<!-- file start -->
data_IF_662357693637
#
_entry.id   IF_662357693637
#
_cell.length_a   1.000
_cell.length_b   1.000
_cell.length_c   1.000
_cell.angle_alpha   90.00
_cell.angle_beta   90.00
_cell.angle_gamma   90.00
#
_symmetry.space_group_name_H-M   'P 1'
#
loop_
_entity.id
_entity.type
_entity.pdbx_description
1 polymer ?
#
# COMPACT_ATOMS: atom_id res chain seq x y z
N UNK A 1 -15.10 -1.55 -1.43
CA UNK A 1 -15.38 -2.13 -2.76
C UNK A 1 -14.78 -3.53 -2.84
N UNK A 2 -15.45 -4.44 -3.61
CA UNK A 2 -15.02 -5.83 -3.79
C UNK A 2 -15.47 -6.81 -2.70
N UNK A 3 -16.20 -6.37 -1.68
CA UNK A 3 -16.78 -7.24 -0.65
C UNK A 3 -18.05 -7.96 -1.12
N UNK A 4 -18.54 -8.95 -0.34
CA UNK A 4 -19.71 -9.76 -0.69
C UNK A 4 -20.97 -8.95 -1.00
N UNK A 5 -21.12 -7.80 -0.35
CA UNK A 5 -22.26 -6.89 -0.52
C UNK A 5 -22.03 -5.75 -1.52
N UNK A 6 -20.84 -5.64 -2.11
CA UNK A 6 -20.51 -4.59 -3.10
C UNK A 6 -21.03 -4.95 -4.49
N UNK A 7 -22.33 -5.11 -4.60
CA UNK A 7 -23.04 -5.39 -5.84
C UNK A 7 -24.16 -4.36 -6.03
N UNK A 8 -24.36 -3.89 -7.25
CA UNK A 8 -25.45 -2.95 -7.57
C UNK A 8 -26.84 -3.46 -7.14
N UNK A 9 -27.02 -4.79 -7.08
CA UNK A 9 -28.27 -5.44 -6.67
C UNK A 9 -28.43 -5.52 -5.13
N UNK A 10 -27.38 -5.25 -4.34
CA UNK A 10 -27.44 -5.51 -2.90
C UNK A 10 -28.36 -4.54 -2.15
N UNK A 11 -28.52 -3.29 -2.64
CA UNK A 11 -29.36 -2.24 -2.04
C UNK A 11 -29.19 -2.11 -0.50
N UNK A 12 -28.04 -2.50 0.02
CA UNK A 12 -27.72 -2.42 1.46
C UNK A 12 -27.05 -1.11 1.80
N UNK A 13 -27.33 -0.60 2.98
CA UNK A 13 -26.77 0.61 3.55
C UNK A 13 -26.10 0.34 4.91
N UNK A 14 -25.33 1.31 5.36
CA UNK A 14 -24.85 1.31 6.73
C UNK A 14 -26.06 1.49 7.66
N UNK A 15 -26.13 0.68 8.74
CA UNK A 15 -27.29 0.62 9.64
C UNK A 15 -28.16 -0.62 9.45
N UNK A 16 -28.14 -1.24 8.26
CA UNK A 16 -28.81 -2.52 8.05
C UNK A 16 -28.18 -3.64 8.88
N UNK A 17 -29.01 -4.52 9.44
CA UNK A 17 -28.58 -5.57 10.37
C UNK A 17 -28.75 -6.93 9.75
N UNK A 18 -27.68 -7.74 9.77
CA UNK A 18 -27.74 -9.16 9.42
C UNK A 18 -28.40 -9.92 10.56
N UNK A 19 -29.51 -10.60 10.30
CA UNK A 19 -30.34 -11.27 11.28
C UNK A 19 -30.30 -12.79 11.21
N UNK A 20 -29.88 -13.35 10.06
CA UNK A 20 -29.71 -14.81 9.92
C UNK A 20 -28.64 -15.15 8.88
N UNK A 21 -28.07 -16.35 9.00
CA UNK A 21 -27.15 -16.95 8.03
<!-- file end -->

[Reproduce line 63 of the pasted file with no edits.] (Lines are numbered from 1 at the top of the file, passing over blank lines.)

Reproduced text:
N UNK A 15 -26.13 0.68 8.74